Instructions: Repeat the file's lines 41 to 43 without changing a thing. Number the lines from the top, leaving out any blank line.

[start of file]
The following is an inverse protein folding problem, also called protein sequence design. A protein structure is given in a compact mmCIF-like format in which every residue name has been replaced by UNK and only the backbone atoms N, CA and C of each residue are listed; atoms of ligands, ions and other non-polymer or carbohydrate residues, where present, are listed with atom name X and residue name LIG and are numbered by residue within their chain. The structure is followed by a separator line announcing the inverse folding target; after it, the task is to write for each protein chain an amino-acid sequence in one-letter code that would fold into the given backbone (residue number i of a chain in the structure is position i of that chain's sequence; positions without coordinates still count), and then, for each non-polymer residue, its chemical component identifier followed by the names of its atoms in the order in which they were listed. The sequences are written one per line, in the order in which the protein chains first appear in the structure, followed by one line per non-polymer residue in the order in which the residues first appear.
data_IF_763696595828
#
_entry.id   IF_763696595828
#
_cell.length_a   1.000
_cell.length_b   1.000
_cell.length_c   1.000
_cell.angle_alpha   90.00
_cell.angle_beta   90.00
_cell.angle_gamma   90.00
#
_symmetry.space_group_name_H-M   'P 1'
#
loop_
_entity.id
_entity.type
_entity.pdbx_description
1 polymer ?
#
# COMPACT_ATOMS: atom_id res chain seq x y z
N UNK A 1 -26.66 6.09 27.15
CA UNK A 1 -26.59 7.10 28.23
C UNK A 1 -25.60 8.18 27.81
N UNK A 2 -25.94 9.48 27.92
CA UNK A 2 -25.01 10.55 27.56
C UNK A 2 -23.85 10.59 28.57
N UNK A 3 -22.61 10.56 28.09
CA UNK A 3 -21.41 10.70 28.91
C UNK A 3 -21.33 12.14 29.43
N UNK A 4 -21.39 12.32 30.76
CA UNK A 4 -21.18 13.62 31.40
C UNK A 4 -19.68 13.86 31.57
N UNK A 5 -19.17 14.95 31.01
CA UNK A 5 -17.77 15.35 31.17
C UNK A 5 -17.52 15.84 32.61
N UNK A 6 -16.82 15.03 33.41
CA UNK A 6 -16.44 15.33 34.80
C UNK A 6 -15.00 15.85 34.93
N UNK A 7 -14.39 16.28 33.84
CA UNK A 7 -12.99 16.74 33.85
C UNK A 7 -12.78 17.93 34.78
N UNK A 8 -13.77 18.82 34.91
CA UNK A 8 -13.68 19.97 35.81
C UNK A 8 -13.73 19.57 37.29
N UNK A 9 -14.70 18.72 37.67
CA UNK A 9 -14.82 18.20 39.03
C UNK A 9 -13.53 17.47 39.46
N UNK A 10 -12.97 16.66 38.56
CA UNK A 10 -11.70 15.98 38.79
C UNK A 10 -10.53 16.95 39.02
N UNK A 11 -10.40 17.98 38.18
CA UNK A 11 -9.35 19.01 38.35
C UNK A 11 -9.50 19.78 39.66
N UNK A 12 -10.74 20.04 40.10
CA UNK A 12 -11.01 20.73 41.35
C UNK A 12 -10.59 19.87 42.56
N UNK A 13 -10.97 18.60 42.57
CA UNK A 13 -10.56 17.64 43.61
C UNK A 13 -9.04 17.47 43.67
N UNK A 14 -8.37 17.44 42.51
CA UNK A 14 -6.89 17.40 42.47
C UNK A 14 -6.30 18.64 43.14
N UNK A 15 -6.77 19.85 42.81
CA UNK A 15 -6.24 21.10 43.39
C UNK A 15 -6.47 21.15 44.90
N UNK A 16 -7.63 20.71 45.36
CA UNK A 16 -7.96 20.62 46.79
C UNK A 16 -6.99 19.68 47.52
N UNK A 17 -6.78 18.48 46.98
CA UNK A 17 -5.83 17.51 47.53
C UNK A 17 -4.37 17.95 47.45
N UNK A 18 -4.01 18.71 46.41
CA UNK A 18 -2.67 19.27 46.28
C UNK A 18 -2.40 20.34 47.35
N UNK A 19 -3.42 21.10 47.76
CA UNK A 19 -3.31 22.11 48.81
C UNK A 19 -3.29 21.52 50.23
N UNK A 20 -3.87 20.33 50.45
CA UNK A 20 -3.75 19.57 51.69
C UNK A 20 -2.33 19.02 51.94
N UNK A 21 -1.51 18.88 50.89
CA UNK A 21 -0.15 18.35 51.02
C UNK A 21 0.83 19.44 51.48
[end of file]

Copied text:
CA UNK A 7 -12.99 16.74 33.85
C UNK A 7 -12.78 17.93 34.78
N UNK A 8 -13.77 18.82 34.91